As parents and students struggle to keep up with rising college tuition and take on greater burdens of debt, universities are being challenged to justify the ballooning athletic fees they tack on to the bill.
In the 2010-11 academic year, the 227 public institutions in Division 1 of the National Collegiate Athletic Association collected more than $2 billion in athletic fees from their students — or an average of more than $500 per enrollee — according to research by Jeff Smith at the University of South Carolina Upstate.
These fees, which can exceed $1,000 a year, are often itemized as a “student activity” or “general” expense. That may explain why separate research, by David Ridpath of Ohio University, found that students were only dimly aware of the extent of the fees, and weren’t pleased once they found out how much they were paying.
Worse yet, institutions with high proportions of poorer students carrying substantial education debt appeared to be charging the highest fees. While all students must pay the costs of maintaining athletic programs, few actually benefit from the services they subsidize. In this sense, the fees are comparable to a regressive tax — and one that is more onerous for lower-income students than for the more affluent, who are able to attend schools where athletic fees are lower…
Moreover, the schools in low-athletic-fee conferences typically had better academic reputations, mostly in the top one-third in Forbes magazine’s ranking of 650 colleges and universities; the high-fee conferences schools were typically below average in those rankings…None of this would matter as much if students were affluent, enthusiastic about collegiate athletics and willing to pay for high-quality sporting entertainment…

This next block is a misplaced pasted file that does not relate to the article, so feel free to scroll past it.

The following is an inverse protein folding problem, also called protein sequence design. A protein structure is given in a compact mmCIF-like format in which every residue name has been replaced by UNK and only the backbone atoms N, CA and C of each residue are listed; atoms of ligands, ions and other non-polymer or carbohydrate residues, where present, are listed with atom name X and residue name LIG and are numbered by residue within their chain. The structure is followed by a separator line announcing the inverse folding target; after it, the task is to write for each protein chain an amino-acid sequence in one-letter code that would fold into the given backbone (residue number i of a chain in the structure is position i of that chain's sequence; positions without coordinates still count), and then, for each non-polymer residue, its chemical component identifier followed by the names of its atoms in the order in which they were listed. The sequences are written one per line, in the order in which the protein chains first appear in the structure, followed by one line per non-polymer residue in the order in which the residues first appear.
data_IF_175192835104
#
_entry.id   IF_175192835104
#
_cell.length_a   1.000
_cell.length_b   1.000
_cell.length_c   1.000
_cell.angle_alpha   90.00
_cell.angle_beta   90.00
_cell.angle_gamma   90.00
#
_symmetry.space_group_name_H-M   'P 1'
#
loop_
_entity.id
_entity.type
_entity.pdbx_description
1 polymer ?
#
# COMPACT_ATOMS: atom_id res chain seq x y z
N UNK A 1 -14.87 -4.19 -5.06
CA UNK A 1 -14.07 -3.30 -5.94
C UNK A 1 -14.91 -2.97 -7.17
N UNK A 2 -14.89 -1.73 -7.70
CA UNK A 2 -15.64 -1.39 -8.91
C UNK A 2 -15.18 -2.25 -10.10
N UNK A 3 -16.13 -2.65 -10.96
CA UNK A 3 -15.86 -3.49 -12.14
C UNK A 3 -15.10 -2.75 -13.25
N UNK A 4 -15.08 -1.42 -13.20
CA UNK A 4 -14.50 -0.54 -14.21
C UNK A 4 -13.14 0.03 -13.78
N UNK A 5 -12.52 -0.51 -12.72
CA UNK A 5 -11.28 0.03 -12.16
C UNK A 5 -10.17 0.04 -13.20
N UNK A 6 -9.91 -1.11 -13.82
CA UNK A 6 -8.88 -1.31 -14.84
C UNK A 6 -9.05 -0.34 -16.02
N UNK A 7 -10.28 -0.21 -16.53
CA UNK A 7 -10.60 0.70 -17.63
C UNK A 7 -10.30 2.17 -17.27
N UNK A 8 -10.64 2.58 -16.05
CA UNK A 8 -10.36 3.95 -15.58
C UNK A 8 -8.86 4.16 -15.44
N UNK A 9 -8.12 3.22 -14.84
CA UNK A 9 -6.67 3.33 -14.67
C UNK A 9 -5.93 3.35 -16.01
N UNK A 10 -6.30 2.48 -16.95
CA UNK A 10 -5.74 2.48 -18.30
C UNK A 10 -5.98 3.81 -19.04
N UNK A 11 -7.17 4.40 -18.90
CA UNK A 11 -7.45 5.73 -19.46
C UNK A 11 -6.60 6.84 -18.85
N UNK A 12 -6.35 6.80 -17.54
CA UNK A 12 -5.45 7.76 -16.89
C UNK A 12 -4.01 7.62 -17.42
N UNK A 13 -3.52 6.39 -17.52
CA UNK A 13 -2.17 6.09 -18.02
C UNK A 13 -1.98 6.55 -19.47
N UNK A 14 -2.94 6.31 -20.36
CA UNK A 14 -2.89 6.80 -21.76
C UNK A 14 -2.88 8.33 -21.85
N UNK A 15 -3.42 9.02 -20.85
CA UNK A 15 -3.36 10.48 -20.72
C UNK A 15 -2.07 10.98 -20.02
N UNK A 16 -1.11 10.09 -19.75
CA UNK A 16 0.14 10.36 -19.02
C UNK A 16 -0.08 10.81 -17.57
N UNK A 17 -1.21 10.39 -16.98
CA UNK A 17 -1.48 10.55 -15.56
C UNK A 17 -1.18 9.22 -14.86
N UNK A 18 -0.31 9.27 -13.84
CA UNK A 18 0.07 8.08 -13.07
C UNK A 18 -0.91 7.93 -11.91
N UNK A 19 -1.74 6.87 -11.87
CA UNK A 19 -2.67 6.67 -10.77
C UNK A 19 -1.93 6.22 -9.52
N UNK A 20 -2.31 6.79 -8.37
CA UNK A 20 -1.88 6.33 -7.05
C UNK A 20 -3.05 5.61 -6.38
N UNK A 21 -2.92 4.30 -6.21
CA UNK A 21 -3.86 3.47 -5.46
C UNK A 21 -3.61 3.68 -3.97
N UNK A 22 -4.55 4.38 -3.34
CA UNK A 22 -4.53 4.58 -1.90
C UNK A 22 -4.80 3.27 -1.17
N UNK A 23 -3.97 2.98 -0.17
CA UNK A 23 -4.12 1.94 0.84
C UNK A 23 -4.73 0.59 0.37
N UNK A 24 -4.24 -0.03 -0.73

For starters, about 41 percent of respondents either didn’t know, or were highly uncertain about, whether they paid the fees. The students said they might be willing to pay more for services such as student centers and health care, though, on average, they favored sharp reductions in the cost of intercollegiate athletics. The vast majority of students, 72 percent, said athletics had an “extremely unimportant” or “unimportant” part in their school choice or as a priority for their student fees; less than 10 percent ranked the athletic programs as “important” or “extremely important…”
University trustees, who are often alumni themselves, seem to view intercollegiate athletics as a way to generate school pride. Funding these programs with fees may please influential sports fans, but it often ignores the wishes of the students themselves. And more spending on sports doesn’t necessarily confer greater prestige. The University of Chicago, Harvard University, the Massachusetts Institute of Technology, Emory University and Washington University in St. Louis are doing just fine.
One of my all time pet peeves. While I think there should be PT departments involving students in lifetime sports – the kind of thing that will keep them healthy the rest of their lives – typical athletic departments in an American University are money pits. Often, creative bookkeeping is used to hide the real costs of the “amateur” sports participation, e.g., the cost of electricity for stadiums is billed directly to the cost of physical plant, stunts like that are common.
Spending the same money on quality education just might be meaningful to individuals seeking beneficial skills for the rest of their lives.